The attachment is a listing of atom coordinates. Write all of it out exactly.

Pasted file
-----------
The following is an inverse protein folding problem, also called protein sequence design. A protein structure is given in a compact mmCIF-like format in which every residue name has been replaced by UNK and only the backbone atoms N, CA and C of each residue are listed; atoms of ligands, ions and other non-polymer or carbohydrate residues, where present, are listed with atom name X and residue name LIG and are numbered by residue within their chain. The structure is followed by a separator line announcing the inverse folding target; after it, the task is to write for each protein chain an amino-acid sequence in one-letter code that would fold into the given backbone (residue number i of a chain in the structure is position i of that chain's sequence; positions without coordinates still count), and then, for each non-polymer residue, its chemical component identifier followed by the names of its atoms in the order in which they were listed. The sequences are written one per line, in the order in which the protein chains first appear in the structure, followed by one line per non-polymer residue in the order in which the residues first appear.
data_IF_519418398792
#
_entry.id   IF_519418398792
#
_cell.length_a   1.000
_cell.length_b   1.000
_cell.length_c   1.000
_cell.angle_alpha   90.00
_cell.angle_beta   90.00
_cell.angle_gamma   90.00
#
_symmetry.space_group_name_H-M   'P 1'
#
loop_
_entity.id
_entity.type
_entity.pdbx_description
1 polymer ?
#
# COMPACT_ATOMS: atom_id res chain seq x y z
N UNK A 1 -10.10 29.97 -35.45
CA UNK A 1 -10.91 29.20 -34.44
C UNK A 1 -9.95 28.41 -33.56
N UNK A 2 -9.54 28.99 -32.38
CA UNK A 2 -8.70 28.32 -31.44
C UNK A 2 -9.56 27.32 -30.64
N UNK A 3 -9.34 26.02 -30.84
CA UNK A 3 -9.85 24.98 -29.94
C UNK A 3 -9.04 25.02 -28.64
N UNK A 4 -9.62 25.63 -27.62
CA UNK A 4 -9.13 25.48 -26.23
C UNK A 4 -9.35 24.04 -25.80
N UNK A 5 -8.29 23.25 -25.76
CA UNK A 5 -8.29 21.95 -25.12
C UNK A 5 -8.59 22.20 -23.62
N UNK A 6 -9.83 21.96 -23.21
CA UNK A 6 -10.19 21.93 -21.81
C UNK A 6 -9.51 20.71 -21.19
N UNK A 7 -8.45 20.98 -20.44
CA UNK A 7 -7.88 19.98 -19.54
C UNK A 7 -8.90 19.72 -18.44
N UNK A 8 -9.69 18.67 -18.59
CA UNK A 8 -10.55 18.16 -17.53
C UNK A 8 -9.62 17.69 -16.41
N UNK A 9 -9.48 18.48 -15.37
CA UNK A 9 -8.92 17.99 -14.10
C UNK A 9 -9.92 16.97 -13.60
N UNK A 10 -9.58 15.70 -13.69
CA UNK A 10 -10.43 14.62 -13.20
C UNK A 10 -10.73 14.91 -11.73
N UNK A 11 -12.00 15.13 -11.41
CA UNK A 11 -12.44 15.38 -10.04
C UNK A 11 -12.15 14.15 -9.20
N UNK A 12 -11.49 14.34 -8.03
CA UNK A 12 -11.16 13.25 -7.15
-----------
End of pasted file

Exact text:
The following is an inverse protein folding problem, also called protein sequence design. A protein structure is given in a compact mmCIF-like format in which every residue name has been replaced by UNK and only the backbone atoms N, CA and C of each residue are listed; atoms of ligands, ions and other non-polymer or carbohydrate residues, where present, are listed with atom name X and residue name LIG and are numbered by residue within their chain. The structure is followed by a separator line announcing the inverse folding target; after it, the task is to write for each protein chain an amino-acid sequence in one-letter code that would fold into the given backbone (residue number i of a chain in the structure is position i of that chain's sequence; positions without coordinates still count), and then, for each non-polymer residue, its chemical component identifier followed by the names of its atoms in the order in which they were listed. The sequences are written one per line, in the order in which the protein chains first appear in the structure, followed by one line per non-polymer residue in the order in which the residues first appear.
data_IF_519418398792
#
_entry.id   IF_519418398792
#
_cell.length_a   1.000
_cell.length_b   1.000
_cell.length_c   1.000
_cell.angle_alpha   90.00
_cell.angle_beta   90.00
_cell.angle_gamma   90.00
#
_symmetry.space_group_name_H-M   'P 1'
#
loop_
_entity.id
_entity.type
_entity.pdbx_description
1 polymer ?
#
# COMPACT_ATOMS: atom_id res chain seq x y z
N UNK A 1 -10.10 29.97 -35.45
CA UNK A 1 -10.91 29.20 -34.44
C UNK A 1 -9.95 28.41 -33.56
N UNK A 2 -9.54 28.99 -32.38
CA UNK A 2 -8.70 28.32 -31.44
C UNK A 2 -9.56 27.32 -30.64
N UNK A 3 -9.34 26.02 -30.84
CA UNK A 3 -9.85 24.98 -29.94
C UNK A 3 -9.04 25.02 -28.64
N UNK A 4 -9.62 25.63 -27.62
CA UNK A 4 -9.13 25.48 -26.23
C UNK A 4 -9.35 24.04 -25.80
N UNK A 5 -8.29 23.25 -25.76
CA UNK A 5 -8.29 21.95 -25.12
C UNK A 5 -8.59 22.20 -23.62
N UNK A 6 -9.83 21.96 -23.21
CA UNK A 6 -10.19 21.93 -21.81
C UNK A 6 -9.51 20.71 -21.19
N UNK A 7 -8.45 20.98 -20.44
CA UNK A 7 -7.88 19.98 -19.54
C UNK A 7 -8.90 19.72 -18.44
N UNK A 8 -9.69 18.67 -18.59
CA UNK A 8 -10.55 18.16 -17.53
C UNK A 8 -9.62 17.69 -16.41
N UNK A 9 -9.48 18.48 -15.37
CA UNK A 9 -8.92 17.99 -14.10
C UNK A 9 -9.92 16.97 -13.60
N UNK A 10 -9.58 15.70 -13.69
CA UNK A 10 -10.43 14.62 -13.20
C UNK A 10 -10.73 14.91 -11.73
N UNK A 11 -12.00 15.13 -11.41
CA UNK A 11 -12.44 15.38 -10.04
C UNK A 11 -12.15 14.15 -9.20
N UNK A 12 -11.49 14.34 -8.03
CA UNK A 12 -11.16 13.25 -7.15